Adani's coal mine is a public health catastrophe
Monday 27 February 2017
Dr Kate Charlesworth writes on the "unacceptably high" health risks of coal mines
The international medical community is watching Australia with alarm. This month The Lancet, one of the world’s leading medical journals, published a report about the giant Adani mine, titled: Australia's new coal mine plan: a “public health disaster”.
Coal mines are a health risk for miners, workers and local communities: they cause higher rates of childhood asthma, heart and lung disease, and some cancers. Frighteningly, there has been a recent resurgence in black lung disease – a potentially fatal disease caused by breathing in coal dust. More widely, the overwhelming majority of scientists say there can be no more coal mines if we’re to have any chance of a safe climate. Medical organisations are increasingly recognising the health risks, with the British Medical Journal describing climate change as, “a health emergency”.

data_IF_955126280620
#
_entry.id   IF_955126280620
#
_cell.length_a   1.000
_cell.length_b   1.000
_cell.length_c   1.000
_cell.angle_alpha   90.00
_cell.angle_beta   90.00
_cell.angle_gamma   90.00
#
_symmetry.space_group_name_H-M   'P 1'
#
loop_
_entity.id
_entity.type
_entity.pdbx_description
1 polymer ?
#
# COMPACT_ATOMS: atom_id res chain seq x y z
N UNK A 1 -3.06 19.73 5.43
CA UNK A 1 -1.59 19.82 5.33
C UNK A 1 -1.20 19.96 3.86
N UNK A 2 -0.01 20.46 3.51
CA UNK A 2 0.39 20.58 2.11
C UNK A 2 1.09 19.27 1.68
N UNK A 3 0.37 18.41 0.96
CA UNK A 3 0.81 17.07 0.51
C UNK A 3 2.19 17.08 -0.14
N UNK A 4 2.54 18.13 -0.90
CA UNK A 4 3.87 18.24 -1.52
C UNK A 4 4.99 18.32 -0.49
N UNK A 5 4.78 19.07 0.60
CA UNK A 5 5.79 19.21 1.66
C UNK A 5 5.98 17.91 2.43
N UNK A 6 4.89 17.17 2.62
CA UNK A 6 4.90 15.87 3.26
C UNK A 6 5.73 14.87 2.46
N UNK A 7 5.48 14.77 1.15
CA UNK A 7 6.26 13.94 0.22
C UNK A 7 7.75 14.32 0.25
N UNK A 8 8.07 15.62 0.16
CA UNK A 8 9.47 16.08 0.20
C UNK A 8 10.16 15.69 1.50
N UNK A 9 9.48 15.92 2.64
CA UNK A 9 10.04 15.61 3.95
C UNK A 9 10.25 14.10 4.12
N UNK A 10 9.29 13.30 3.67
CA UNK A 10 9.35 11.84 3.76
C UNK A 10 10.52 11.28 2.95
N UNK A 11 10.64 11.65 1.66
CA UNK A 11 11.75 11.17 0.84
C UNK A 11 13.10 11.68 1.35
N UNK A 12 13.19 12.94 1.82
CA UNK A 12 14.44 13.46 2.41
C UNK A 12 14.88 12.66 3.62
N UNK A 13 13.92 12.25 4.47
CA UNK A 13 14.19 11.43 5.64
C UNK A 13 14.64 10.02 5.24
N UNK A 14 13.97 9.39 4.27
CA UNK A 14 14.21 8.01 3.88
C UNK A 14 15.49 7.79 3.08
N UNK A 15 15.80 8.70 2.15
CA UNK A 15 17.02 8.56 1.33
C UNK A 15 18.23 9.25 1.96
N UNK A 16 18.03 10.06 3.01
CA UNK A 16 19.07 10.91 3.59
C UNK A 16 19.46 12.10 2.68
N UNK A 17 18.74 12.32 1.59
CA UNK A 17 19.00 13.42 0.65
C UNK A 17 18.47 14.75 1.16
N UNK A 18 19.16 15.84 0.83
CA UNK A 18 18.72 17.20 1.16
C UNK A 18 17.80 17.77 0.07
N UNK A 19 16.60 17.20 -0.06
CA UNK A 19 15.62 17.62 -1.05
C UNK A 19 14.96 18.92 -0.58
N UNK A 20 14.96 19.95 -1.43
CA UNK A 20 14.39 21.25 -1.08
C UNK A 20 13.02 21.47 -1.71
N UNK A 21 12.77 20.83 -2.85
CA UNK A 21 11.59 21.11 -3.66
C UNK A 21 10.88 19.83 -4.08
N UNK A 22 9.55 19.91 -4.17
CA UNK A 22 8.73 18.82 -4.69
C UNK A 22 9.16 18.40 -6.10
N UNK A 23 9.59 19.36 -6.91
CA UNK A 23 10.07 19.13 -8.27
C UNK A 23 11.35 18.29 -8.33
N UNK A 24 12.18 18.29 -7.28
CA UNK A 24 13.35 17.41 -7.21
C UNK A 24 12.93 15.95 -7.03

The global health risks include increased severity and frequency of extreme weather, adverse changes in air pollution, the spread of disease vectors such as mosquitoes, food insecurity and under-nutrition, displacement and mental ill health.
In the UK, an alliance of 15 health bodies including seven royal medical colleges and the British Medical Association are calling for a rapid phase-out of coal to protect health and reduce costs. In Australia, the Royal Australasian College of Physicians recently described climate change as a “public health emergency”. The RACP board determined fossil fuel projects are inconsistent with its core business and, along with many other organisations around the world, has divested from fossil fuels.
Just as health professionals advocated against the tobacco industry, so we have a responsibility to speak up against fossil fuel projects such as the Adani mine, which present such unacceptably high risks.
Dr Kate Charlesworth is a public health physician in Sydney and works with the Climate & Health Alliance.